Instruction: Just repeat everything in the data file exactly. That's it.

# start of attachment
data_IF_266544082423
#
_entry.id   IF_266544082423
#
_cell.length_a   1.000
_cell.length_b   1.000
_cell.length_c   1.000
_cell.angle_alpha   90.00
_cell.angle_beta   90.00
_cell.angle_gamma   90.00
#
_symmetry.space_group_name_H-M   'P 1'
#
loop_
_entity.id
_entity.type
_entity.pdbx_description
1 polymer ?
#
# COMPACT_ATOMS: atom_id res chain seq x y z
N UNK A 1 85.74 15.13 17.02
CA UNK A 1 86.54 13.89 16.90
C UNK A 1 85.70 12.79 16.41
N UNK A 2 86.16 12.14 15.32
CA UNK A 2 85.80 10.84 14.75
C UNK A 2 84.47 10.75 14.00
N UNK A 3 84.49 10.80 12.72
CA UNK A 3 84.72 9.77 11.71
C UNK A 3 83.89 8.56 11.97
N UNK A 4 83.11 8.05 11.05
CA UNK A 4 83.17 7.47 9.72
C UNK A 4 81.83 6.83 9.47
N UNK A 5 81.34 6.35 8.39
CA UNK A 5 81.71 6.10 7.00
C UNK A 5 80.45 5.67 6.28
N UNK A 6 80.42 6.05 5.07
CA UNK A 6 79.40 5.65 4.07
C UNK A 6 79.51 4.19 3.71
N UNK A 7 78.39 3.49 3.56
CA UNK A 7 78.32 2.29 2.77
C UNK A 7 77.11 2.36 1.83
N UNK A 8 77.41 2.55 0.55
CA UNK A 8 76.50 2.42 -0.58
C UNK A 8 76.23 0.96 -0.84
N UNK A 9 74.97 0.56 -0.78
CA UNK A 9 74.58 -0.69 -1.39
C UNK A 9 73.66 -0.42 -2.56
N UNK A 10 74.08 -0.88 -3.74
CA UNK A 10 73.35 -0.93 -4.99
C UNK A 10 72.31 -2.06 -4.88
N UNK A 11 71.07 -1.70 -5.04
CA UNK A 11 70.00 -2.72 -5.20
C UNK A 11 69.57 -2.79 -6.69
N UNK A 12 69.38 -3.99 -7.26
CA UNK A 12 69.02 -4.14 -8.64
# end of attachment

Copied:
data_IF_266544082423
#
_entry.id   IF_266544082423
#
_cell.length_a   1.000
_cell.length_b   1.000
_cell.length_c   1.000
_cell.angle_alpha   90.00
_cell.angle_beta   90.00
_cell.angle_gamma   90.00
#
_symmetry.space_group_name_H-M   'P 1'
#
loop_
_entity.id
_entity.type
_entity.pdbx_description
1 polymer ?
#
# COMPACT_ATOMS: atom_id res chain seq x y z
N UNK A 1 85.74 15.13 17.02
CA UNK A 1 86.54 13.89 16.90
C UNK A 1 85.70 12.79 16.41
N UNK A 2 86.16 12.14 15.32
CA UNK A 2 85.80 10.84 14.75
C UNK A 2 84.47 10.75 14.00
N UNK A 3 84.49 10.80 12.72
CA UNK A 3 84.72 9.77 11.71
C UNK A 3 83.89 8.56 11.97
N UNK A 4 83.11 8.05 11.05
CA UNK A 4 83.17 7.47 9.72
C UNK A 4 81.83 6.83 9.47
N UNK A 5 81.34 6.35 8.39
CA UNK A 5 81.71 6.10 7.00
C UNK A 5 80.45 5.67 6.28
N UNK A 6 80.42 6.05 5.07
CA UNK A 6 79.40 5.65 4.07
C UNK A 6 79.51 4.19 3.71
N UNK A 7 78.39 3.49 3.56
CA UNK A 7 78.32 2.29 2.77
C UNK A 7 77.11 2.36 1.83
N UNK A 8 77.41 2.55 0.55
CA UNK A 8 76.50 2.42 -0.58
C UNK A 8 76.23 0.96 -0.84
N UNK A 9 74.97 0.56 -0.78
CA UNK A 9 74.58 -0.69 -1.39
C UNK A 9 73.66 -0.42 -2.56
N UNK A 10 74.08 -0.88 -3.74
CA UNK A 10 73.35 -0.93 -4.99
C UNK A 10 72.31 -2.06 -4.88
N UNK A 11 71.07 -1.70 -5.04
CA UNK A 11 70.00 -2.72 -5.20
C UNK A 11 69.57 -2.79 -6.69
N UNK A 12 69.38 -3.99 -7.26
CA UNK A 12 69.02 -4.14 -8.64